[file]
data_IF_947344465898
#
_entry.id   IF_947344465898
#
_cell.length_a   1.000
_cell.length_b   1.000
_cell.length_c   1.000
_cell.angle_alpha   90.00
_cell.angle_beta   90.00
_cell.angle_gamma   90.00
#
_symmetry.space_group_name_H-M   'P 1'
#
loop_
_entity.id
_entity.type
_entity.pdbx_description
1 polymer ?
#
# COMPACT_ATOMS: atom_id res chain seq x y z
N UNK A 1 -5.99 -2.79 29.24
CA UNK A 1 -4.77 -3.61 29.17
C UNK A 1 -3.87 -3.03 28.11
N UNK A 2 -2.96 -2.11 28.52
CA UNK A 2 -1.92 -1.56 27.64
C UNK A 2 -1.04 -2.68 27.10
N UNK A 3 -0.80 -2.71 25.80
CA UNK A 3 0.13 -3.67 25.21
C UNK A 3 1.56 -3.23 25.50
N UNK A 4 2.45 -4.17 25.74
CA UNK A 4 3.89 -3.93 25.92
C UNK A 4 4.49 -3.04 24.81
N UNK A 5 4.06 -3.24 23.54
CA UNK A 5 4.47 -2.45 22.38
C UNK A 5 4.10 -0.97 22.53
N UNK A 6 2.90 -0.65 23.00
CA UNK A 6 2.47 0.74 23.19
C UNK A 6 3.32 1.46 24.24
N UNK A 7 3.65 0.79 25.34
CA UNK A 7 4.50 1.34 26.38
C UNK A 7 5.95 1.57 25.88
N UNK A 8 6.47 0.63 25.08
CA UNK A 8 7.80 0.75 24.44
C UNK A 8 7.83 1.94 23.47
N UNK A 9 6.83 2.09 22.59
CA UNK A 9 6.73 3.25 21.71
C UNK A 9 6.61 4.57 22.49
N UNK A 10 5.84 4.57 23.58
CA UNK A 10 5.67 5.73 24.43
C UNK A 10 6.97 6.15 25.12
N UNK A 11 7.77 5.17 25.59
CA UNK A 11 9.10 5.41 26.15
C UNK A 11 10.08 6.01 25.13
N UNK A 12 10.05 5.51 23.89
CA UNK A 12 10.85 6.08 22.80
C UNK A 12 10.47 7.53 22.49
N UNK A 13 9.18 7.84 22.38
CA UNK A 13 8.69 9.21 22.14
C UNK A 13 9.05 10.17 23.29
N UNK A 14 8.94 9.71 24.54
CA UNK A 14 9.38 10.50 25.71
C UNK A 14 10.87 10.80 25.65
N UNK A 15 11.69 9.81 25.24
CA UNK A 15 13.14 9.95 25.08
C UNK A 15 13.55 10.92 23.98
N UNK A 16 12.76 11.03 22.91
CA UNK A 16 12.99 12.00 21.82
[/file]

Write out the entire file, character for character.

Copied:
data_IF_947344465898
#
_entry.id   IF_947344465898
#
_cell.length_a   1.000
_cell.length_b   1.000
_cell.length_c   1.000
_cell.angle_alpha   90.00
_cell.angle_beta   90.00
_cell.angle_gamma   90.00
#
_symmetry.space_group_name_H-M   'P 1'
#
loop_
_entity.id
_entity.type
_entity.pdbx_description
1 polymer ?
#
# COMPACT_ATOMS: atom_id res chain seq x y z
N UNK A 1 -5.99 -2.79 29.24
CA UNK A 1 -4.77 -3.61 29.17
C UNK A 1 -3.87 -3.03 28.11
N UNK A 2 -2.96 -2.11 28.52
CA UNK A 2 -1.92 -1.56 27.64
C UNK A 2 -1.04 -2.68 27.10
N UNK A 3 -0.80 -2.71 25.80
CA UNK A 3 0.13 -3.67 25.21
C UNK A 3 1.56 -3.23 25.50
N UNK A 4 2.45 -4.17 25.74
CA UNK A 4 3.89 -3.93 25.92
C UNK A 4 4.49 -3.04 24.81
N UNK A 5 4.06 -3.24 23.54
CA UNK A 5 4.47 -2.45 22.38
C UNK A 5 4.10 -0.97 22.53
N UNK A 6 2.90 -0.65 23.00
CA UNK A 6 2.47 0.74 23.19
C UNK A 6 3.32 1.46 24.24
N UNK A 7 3.65 0.79 25.34
CA UNK A 7 4.50 1.34 26.38
C UNK A 7 5.95 1.57 25.88
N UNK A 8 6.47 0.63 25.08
CA UNK A 8 7.80 0.75 24.44
C UNK A 8 7.83 1.94 23.47
N UNK A 9 6.83 2.09 22.59
CA UNK A 9 6.73 3.25 21.71
C UNK A 9 6.61 4.57 22.49
N UNK A 10 5.84 4.57 23.58
CA UNK A 10 5.67 5.73 24.43
C UNK A 10 6.97 6.15 25.12
N UNK A 11 7.77 5.17 25.59
CA UNK A 11 9.10 5.41 26.15
C UNK A 11 10.08 6.01 25.13
N UNK A 12 10.05 5.51 23.89
CA UNK A 12 10.85 6.08 22.80
C UNK A 12 10.47 7.53 22.49
N UNK A 13 9.18 7.84 22.38
CA UNK A 13 8.69 9.21 22.14
C UNK A 13 9.05 10.17 23.29
N UNK A 14 8.94 9.71 24.54
CA UNK A 14 9.38 10.50 25.71
C UNK A 14 10.87 10.80 25.65
N UNK A 15 11.69 9.81 25.24
CA UNK A 15 13.14 9.95 25.08
C UNK A 15 13.55 10.92 23.98
N UNK A 16 12.76 11.03 22.91
CA UNK A 16 12.99 12.00 21.82